The Roiling Reopening Debate
Trump asserts “total authority,” while 10 governors band together with plans.
For weeks, we have been urging our elected leaders to come up with an exit strategy from the current shutdown. There must be a time when we can reopen for business to prevent the collapse of our economy. That strategy obviously has to balance public health with, well, public health — the virus with putting food on the table. Still, “There’s nothing smart about doing it too early,” says economist Arthur Laffer.
The good news is that President Donald Trump is launching a commission today to formulate a plan. The bad news is that President Donald Trump asserted Monday, “When somebody’s the president of the United States, the authority is total, and that’s the way it’s got to be. … The governors know that.”
That’s not true in our federalist system, of course, and it’s not the way Trump has acted throughout the crisis. We can’t say enough how regrettable it is that Trump is so quick to offer easily rebuttable hyperbole when he’s making his case. But the Leftmedia narrative is that Trump is both doing too much and not enough — that he is Hitler but also not enough Hitler — so the fact that he fights back is welcome.
According to the Associated Press, “Among those expected to be part of the new team: Treasury Secretary Steve Mnuchin, Commerce Secretary Wilbur Ross, Housing and Urban Development Secretary Ben Carson and White House economic advisers, past and present, Kevin Hassett and Larry Kudlow. New White House chief of staff Mark Meadows is expected to chair the effort.”
Meanwhile, 10 governors — nine Democrats and one Republican on the coasts, representing one-third of the U.S. population — have banded together to formulate their own plan for reopening, which is very similar to the plan from two economists we noted last Thursday. Americans should all hope that this doesn’t devolve into nothing more than a political fight over who gets the credit.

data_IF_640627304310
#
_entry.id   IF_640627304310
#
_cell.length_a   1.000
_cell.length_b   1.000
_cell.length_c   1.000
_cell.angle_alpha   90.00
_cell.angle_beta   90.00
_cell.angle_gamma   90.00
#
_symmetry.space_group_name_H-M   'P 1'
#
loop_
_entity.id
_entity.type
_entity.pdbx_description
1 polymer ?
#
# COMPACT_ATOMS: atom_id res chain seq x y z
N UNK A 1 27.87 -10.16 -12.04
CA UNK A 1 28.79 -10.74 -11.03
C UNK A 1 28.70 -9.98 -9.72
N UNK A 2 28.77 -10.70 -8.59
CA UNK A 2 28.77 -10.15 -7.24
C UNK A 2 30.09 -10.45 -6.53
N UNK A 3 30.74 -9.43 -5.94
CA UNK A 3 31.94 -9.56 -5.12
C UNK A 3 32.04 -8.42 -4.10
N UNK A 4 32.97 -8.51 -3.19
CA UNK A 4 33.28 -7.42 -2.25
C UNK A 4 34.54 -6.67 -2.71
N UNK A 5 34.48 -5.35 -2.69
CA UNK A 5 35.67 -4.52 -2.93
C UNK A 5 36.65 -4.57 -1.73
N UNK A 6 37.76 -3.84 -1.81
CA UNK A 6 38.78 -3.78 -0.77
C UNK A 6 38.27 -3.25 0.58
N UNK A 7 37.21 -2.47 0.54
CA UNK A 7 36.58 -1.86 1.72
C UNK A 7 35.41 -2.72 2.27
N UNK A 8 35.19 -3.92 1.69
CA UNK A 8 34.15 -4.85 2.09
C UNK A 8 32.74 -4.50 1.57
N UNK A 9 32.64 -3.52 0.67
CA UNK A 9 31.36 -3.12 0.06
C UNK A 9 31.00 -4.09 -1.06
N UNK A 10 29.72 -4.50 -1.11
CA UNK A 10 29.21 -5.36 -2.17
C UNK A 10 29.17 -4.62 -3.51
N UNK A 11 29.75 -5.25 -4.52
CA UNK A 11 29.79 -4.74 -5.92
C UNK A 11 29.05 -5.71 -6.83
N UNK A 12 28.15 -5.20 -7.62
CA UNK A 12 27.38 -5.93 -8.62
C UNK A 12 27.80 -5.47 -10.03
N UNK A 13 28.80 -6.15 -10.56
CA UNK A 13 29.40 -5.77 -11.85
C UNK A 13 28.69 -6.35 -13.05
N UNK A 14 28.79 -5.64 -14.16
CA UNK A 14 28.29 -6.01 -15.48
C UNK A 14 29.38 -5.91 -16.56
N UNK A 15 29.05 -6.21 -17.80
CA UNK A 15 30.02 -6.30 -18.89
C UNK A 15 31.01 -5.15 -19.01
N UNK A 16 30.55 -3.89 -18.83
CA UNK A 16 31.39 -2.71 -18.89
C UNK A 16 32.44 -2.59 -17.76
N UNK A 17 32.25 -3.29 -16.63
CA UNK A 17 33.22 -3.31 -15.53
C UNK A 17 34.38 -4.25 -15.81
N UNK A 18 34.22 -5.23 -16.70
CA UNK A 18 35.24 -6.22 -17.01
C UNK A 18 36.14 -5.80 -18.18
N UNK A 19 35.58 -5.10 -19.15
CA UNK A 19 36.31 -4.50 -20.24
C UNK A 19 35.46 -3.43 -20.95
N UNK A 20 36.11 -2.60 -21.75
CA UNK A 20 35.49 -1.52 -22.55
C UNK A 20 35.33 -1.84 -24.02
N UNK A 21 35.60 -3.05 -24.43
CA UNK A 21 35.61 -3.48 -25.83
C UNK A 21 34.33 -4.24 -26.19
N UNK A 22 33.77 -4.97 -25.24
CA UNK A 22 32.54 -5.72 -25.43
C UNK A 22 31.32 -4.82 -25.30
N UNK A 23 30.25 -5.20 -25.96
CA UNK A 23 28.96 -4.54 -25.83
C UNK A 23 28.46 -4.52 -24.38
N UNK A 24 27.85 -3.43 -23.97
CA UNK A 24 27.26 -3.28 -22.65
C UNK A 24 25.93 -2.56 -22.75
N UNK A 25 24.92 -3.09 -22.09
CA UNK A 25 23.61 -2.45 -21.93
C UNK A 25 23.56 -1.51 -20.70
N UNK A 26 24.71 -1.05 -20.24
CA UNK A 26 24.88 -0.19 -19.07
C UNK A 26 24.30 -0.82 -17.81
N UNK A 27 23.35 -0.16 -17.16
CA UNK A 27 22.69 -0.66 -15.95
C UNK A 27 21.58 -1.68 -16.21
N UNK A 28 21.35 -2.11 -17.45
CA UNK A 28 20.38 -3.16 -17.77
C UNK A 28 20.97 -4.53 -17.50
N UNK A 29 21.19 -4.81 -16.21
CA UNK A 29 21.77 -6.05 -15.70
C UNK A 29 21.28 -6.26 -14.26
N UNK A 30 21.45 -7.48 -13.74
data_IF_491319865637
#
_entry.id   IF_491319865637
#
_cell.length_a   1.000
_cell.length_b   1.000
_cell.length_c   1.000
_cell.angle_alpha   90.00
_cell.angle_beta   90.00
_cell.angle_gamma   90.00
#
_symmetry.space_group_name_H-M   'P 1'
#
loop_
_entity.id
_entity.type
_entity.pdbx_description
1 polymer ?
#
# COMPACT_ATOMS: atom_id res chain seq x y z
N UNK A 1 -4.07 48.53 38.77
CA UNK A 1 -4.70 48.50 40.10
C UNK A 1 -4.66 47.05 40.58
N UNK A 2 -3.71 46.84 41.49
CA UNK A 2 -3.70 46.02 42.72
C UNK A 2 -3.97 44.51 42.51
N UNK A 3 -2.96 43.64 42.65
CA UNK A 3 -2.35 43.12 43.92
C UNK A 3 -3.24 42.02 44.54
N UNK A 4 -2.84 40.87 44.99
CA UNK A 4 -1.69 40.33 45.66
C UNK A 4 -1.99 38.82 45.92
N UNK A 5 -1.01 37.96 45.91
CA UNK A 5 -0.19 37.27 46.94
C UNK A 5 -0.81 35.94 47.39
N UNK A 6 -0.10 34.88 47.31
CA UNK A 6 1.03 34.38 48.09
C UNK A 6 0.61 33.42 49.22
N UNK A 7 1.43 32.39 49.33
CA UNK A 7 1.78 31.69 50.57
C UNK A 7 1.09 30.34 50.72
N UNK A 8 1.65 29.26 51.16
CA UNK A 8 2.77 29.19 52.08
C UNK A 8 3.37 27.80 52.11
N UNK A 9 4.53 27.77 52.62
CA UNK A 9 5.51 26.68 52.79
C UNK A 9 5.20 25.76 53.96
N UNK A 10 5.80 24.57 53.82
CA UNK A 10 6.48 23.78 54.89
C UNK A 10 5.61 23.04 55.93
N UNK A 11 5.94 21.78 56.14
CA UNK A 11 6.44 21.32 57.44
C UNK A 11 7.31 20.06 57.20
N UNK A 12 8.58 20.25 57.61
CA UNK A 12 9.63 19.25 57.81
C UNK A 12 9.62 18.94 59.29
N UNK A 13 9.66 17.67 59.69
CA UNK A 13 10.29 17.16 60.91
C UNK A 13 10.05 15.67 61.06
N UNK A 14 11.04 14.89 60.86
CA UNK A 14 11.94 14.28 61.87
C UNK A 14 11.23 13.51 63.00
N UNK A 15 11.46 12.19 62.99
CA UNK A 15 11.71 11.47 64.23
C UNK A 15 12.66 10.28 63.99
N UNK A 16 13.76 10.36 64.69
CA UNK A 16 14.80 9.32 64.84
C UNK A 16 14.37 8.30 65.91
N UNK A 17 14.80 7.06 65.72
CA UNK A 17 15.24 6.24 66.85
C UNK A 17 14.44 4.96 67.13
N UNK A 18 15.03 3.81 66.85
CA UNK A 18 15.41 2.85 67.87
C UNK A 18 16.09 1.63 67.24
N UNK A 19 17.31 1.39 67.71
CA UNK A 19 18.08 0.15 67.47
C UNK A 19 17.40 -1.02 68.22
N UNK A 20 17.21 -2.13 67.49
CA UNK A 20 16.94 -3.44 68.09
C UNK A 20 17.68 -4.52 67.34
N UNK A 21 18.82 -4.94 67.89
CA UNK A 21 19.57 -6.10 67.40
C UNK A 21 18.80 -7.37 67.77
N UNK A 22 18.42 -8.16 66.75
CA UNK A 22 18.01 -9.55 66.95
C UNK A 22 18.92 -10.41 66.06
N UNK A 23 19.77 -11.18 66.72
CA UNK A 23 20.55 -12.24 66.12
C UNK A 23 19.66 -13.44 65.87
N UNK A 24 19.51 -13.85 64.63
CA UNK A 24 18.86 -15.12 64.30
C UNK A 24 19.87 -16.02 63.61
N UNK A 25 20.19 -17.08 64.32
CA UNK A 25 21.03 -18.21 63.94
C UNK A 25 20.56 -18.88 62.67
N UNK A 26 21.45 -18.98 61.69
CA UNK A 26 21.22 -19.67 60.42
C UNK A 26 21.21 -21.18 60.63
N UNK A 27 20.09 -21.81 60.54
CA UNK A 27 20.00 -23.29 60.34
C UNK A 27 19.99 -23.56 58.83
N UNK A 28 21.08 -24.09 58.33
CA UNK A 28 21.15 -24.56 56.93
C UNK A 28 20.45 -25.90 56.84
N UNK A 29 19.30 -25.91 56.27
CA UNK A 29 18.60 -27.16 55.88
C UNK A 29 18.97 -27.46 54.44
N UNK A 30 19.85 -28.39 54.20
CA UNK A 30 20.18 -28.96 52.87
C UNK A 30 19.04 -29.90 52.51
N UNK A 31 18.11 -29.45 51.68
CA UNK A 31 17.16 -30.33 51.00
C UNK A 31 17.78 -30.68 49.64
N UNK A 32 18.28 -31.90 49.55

New York, New Jersey, Connecticut, Pennsylvania, Rhode Island, Delaware, and Massachusetts have formed one coalition, while California, Oregon, and Washington have banded together in another. Texas Republican Gov. Greg Abbott is working on his own plan. The governors will use various benchmarks and health officials’ recommendations to slowly loosen restrictions and allow people to return to work, though likely not until May.
Why is returning to work so important? It’s far more than just making a profit; it’s about hope, and it’s about weighing which suffering is worse.
Former New York Lt. Gov. Betsy McCaughey writes, “Job losses cause extreme suffering. Every 1% hike in the unemployment rate will likely produce a 3.3% increase in drug overdose deaths and a 0.99% increase in suicides according to data provided by the National Bureau of Economic Research and the medical journal Lancet. These are facts based on experience, not models. If unemployment hits 32%, some 77,000 Americans are likely to die from suicide and drug overdoses as a result of layoffs. Scientists call these fatalities deaths of despair.”
There have been roughly 24,000 U.S. deaths from coronavirus so far, with projections reaching nearly 70,000 into August. If there is a second wave of infections and deaths due to reopening, recriminations will be deafening. There are tradeoffs to whatever decisions are made. Ignoring them doesn’t make them go away.
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